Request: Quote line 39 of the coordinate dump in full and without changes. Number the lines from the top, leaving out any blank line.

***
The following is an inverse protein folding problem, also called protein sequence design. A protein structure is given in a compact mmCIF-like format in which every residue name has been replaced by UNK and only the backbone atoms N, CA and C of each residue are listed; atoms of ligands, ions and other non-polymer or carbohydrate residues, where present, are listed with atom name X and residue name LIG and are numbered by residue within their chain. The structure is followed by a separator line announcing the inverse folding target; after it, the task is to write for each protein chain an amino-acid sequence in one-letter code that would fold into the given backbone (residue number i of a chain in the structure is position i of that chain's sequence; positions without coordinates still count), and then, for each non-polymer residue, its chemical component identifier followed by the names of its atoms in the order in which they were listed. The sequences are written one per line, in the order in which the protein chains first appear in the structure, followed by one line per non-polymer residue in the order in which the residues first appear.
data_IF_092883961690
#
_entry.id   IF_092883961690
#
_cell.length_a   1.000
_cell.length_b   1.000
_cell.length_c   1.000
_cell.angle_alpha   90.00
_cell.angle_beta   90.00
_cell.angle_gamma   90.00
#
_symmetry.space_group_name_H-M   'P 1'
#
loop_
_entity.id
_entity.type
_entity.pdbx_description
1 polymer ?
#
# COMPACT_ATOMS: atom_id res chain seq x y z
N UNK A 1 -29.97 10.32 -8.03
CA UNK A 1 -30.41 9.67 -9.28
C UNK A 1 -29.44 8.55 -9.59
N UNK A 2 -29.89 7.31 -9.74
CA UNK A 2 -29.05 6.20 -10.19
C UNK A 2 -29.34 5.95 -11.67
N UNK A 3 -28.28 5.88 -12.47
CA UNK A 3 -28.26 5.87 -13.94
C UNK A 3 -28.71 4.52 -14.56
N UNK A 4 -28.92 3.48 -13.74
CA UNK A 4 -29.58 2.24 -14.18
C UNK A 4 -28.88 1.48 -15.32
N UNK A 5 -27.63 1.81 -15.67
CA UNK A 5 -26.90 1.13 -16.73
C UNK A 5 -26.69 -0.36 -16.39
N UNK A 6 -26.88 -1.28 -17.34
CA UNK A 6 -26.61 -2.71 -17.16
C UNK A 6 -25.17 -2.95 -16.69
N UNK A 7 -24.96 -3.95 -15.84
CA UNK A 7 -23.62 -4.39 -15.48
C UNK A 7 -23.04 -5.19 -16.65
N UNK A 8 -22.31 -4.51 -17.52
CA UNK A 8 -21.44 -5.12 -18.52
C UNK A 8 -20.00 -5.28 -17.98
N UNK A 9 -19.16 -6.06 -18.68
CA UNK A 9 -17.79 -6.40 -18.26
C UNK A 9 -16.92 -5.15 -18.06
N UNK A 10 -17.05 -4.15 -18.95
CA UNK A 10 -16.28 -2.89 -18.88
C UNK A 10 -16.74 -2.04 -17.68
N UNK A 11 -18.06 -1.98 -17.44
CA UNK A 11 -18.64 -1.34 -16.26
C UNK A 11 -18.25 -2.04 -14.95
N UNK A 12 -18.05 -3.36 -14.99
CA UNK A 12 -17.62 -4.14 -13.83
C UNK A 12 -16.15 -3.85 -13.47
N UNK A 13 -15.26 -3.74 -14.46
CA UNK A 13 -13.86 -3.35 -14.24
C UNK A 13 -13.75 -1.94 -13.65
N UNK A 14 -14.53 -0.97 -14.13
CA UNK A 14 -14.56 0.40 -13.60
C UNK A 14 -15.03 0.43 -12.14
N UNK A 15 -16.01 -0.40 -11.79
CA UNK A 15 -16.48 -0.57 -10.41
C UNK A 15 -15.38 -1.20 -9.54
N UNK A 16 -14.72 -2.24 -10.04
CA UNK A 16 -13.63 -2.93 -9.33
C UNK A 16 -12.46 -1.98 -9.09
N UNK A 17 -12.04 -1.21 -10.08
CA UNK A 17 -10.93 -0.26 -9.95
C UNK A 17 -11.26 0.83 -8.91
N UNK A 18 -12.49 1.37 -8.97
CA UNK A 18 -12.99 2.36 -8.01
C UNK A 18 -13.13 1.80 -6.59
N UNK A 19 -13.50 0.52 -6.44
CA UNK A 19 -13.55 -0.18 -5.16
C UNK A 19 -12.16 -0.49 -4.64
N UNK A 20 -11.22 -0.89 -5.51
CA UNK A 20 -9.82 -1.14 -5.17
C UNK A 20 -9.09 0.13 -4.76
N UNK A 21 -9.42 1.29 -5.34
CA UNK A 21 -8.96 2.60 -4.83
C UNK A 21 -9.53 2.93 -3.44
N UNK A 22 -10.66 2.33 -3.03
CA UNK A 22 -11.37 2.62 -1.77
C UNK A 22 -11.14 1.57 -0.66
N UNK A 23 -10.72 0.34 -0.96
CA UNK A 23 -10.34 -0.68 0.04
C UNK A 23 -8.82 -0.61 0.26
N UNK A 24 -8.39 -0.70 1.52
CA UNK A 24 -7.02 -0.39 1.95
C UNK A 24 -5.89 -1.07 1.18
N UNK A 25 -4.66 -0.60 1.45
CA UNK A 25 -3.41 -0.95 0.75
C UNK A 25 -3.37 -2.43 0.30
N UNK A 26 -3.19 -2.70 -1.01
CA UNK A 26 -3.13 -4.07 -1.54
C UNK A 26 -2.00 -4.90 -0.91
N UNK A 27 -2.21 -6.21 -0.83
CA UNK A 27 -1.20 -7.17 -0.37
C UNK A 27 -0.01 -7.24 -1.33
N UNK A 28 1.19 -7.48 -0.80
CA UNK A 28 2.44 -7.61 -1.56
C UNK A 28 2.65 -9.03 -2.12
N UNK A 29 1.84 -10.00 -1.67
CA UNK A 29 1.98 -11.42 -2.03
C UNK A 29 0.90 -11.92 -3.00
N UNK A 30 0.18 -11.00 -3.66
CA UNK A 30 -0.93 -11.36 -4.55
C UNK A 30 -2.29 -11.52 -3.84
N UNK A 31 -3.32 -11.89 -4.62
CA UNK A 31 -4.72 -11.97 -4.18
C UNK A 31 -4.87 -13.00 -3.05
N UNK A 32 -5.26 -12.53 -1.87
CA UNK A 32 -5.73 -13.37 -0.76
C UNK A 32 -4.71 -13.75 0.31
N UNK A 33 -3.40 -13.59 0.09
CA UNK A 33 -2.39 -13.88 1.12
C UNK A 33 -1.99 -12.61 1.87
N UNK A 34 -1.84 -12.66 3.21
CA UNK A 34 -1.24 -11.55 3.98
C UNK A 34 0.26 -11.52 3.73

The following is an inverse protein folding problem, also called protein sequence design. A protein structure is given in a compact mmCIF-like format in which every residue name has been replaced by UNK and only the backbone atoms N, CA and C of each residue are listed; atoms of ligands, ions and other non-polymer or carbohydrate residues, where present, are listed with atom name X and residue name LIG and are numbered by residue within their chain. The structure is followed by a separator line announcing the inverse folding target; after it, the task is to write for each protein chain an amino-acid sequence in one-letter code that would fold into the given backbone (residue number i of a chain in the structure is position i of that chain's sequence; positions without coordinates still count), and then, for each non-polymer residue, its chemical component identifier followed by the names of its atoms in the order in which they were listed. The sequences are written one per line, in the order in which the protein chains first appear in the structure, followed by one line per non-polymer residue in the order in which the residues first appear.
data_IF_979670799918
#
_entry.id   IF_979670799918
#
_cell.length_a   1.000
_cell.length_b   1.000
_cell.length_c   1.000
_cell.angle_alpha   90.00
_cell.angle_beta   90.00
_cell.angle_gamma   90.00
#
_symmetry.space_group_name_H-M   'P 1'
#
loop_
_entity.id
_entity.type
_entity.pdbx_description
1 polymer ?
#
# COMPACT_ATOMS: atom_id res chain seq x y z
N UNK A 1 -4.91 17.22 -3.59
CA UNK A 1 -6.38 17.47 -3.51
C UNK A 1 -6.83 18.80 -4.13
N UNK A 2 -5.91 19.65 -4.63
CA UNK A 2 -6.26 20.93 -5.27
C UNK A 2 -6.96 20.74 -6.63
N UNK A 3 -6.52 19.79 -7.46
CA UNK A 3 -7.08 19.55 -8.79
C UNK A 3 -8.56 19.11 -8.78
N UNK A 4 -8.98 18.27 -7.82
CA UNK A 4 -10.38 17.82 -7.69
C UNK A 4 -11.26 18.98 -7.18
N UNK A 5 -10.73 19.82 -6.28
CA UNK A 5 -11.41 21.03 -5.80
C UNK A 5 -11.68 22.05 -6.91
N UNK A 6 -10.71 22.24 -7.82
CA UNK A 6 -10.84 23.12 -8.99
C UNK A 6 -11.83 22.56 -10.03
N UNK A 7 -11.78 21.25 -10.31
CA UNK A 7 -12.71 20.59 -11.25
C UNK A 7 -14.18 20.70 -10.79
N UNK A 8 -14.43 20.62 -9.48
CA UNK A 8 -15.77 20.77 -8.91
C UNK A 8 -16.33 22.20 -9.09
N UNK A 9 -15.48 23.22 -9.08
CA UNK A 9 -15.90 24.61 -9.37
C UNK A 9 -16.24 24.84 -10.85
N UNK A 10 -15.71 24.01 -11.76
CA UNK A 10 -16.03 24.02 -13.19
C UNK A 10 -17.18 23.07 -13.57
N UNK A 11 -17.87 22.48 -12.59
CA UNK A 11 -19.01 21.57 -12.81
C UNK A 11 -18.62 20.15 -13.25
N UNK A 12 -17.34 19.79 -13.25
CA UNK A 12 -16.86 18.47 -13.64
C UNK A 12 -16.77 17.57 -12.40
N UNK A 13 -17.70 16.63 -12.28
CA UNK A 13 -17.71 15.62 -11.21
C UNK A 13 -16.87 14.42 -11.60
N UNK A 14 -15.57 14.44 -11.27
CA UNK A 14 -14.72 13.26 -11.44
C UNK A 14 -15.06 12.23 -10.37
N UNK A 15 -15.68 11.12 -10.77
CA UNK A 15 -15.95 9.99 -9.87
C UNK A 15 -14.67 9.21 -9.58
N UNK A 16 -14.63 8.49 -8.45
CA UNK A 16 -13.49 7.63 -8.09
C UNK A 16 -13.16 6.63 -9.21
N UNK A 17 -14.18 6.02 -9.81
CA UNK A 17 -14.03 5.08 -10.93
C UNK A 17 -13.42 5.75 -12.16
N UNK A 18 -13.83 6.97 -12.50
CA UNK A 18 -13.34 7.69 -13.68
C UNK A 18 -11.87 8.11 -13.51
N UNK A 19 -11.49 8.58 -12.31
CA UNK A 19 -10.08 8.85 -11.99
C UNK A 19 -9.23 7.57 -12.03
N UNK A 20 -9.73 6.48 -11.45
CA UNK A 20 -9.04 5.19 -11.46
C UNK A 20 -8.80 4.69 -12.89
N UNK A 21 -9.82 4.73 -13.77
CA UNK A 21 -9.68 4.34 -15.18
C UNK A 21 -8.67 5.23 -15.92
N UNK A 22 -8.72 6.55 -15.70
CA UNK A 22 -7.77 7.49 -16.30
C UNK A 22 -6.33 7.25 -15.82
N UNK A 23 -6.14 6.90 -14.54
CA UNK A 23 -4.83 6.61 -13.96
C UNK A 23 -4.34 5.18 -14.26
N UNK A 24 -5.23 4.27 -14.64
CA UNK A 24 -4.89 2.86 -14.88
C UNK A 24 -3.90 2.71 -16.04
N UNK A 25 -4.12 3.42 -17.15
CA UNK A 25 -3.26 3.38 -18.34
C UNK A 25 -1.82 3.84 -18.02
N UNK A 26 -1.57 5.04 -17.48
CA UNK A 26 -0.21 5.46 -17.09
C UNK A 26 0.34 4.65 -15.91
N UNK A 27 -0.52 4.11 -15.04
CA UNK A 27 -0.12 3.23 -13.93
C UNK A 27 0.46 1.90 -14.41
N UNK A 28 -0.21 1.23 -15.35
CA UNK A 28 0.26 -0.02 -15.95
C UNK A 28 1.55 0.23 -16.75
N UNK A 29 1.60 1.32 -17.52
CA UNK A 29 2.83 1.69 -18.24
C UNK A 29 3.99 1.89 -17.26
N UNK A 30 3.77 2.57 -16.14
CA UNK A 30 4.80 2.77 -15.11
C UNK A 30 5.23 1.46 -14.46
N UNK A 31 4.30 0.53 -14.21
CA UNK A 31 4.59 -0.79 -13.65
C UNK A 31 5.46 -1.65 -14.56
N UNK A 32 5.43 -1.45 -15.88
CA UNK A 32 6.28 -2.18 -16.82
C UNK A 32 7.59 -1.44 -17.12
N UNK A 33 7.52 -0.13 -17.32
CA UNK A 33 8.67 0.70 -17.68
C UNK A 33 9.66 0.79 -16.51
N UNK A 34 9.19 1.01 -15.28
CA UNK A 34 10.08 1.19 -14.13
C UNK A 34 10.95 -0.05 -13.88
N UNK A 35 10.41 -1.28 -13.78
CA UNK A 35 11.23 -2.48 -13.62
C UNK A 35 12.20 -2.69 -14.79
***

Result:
C UNK A 6 -25.17 -2.95 -16.69